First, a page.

Imagination is a complex mental process where consciousness departs from reality to create new content not currently found in existence. Imagination is key to marketing persuasion, but studies that examine consumer imagination in response to marketing messages illustrate confusing and sometimes contradictory perspectives about consumers’ mental processing. This paper aims to provide a review of the existing literature on consumer imagination relevant to marketing scholarship, and builds a new theoretical framework to organize and explain these papers.
A systematic review of the marketing literature was undertaken to identify all papers related to consumer imagination and its role in marketing persuasion. A focus was placed on empirical papers, review papers and meta-analyses.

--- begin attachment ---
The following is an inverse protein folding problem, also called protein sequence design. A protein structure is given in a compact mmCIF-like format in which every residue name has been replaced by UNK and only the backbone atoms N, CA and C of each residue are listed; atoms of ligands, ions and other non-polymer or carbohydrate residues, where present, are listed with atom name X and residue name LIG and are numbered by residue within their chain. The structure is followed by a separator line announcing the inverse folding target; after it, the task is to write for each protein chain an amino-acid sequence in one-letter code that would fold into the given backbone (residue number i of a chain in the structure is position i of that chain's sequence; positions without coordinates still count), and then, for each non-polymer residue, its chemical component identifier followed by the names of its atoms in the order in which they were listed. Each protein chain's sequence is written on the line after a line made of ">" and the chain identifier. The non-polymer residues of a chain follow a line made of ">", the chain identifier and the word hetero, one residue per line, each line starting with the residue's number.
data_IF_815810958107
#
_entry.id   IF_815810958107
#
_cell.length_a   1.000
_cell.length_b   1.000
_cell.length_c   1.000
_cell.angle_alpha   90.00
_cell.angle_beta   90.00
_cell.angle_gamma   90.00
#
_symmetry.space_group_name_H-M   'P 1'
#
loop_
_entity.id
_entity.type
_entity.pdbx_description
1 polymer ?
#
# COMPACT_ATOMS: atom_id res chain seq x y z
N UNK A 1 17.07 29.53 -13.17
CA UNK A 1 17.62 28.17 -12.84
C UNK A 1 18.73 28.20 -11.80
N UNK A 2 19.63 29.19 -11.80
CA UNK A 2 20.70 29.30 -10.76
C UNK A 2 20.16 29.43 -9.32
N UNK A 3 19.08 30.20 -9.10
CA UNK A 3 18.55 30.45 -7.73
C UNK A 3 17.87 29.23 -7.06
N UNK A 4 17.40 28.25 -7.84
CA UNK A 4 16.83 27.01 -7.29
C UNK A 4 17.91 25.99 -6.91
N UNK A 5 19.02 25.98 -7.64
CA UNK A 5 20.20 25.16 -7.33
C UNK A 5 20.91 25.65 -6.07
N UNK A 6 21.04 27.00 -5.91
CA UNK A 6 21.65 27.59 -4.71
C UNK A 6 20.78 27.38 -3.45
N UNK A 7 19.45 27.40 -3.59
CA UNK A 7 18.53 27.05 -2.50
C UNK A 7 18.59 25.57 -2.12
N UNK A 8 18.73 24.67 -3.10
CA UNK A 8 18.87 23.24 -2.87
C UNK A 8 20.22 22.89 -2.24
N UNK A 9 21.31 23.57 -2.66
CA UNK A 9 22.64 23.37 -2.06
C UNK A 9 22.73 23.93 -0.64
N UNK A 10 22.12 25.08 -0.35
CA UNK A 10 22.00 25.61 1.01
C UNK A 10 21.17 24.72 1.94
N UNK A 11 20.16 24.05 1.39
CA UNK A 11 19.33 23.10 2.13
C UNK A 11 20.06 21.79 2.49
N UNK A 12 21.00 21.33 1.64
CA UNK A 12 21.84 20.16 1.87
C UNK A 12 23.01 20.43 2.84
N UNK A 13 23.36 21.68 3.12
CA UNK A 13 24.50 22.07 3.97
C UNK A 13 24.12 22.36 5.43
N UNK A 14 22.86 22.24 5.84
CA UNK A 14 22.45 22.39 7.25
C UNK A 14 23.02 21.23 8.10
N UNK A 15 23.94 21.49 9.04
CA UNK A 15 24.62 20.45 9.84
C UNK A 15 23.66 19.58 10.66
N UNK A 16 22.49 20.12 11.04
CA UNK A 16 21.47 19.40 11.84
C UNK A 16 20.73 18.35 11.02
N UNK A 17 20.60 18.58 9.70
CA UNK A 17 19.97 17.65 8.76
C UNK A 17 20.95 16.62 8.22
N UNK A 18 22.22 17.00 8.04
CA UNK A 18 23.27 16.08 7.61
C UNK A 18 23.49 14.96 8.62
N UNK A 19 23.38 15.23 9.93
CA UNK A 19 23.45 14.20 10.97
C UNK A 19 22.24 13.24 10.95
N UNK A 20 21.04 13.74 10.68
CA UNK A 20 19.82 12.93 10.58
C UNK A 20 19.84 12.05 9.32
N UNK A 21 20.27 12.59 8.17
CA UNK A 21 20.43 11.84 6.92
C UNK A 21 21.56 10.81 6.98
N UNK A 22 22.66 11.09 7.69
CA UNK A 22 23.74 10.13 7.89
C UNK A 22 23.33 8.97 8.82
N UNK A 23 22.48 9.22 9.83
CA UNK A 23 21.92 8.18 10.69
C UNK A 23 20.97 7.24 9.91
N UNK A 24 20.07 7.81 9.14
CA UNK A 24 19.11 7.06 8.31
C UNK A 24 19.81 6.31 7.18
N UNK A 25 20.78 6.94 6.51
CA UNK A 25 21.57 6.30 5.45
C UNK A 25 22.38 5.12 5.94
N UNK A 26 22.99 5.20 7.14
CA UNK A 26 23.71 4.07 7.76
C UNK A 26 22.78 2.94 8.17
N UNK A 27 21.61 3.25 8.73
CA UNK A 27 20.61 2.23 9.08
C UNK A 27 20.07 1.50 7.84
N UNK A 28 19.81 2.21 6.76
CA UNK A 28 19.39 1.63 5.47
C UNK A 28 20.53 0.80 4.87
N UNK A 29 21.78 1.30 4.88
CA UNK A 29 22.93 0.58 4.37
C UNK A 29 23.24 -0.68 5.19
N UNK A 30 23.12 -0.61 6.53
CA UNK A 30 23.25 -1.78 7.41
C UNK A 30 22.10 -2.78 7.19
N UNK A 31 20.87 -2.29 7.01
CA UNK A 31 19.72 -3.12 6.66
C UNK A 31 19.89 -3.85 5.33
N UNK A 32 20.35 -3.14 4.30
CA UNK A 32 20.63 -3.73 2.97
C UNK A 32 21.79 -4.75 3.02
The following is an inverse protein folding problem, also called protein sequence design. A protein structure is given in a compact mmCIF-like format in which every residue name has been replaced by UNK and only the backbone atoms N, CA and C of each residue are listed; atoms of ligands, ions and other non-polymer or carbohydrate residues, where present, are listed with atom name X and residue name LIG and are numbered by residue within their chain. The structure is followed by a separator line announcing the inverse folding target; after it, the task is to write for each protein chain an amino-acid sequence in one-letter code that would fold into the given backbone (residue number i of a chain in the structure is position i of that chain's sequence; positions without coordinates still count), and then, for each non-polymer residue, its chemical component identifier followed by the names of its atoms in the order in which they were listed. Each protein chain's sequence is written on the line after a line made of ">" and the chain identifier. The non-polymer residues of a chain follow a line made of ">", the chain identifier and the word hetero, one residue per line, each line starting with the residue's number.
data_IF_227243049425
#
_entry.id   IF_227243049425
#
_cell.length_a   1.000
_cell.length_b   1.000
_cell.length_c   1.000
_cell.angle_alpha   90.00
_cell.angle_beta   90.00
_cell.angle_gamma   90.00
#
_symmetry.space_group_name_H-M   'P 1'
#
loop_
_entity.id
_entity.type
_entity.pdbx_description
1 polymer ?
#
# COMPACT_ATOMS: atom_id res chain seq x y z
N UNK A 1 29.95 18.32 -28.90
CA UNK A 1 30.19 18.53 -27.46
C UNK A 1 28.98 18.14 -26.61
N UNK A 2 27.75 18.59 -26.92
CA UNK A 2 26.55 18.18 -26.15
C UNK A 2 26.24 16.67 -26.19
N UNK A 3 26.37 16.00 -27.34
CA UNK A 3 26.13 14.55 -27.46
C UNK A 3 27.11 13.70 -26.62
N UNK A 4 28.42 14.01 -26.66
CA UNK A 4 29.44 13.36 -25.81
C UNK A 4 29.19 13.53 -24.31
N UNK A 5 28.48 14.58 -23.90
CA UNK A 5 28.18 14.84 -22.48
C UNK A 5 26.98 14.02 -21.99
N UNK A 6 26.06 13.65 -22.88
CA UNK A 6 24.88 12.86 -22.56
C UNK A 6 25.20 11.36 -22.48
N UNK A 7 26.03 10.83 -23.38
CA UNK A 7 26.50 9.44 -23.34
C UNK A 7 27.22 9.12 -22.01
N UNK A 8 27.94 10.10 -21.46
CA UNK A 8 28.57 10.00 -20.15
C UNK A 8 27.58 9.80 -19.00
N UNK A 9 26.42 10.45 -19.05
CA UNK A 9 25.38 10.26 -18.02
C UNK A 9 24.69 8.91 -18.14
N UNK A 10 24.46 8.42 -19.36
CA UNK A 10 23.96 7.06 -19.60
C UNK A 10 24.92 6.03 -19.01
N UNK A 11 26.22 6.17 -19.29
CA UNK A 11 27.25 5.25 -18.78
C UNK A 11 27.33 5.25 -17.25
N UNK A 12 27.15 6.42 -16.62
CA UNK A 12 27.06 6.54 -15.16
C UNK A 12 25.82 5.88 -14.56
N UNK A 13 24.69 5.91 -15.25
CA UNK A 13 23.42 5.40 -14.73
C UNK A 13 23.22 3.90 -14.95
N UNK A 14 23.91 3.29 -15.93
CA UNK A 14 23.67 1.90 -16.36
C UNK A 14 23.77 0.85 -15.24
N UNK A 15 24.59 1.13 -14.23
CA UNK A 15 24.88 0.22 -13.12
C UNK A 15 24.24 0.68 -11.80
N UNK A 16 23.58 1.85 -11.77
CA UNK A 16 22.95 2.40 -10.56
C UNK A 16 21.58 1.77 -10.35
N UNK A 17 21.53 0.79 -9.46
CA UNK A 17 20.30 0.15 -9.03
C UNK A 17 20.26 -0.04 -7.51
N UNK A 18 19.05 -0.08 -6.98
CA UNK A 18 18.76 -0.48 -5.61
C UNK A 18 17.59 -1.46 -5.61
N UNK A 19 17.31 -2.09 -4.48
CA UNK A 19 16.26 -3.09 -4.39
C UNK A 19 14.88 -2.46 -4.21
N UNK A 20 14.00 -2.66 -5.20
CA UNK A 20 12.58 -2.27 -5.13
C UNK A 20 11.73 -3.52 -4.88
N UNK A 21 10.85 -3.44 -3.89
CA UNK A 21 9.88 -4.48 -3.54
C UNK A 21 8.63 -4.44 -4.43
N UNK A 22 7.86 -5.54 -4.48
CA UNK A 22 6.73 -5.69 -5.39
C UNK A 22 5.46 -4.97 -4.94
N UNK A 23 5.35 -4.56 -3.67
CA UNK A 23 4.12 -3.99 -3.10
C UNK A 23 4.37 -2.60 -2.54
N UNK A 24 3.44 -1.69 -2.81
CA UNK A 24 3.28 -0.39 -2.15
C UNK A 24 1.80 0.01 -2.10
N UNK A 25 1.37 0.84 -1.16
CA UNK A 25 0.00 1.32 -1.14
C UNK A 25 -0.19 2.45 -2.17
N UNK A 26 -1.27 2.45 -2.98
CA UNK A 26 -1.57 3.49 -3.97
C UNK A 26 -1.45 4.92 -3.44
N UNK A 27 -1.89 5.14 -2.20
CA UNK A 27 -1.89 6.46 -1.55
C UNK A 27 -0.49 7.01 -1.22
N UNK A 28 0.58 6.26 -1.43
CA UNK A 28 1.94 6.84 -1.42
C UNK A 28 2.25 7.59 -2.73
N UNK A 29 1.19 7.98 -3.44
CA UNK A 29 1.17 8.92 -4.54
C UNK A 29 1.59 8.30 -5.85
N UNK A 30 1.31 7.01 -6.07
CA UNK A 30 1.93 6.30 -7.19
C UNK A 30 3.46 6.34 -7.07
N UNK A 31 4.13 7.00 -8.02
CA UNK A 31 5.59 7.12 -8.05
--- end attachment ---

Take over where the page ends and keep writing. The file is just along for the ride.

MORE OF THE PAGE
A new conceptual framework was created to classify the consumer imagination literature based on both the characteristics and the content of imagination. The existing marketing literature was then organized into the framework. The framework helps to explain seeming contradictions between different studies as well as helps to collect similar studies together to summarize schools of thought.
The imagination framework presents an entirely new way of conceptualizing imagination research in marketing. This new categorization structure not only clarifies consumers’ use of imagination in response to marketing messages but also identifies questions for future research in this area of marketing theory.
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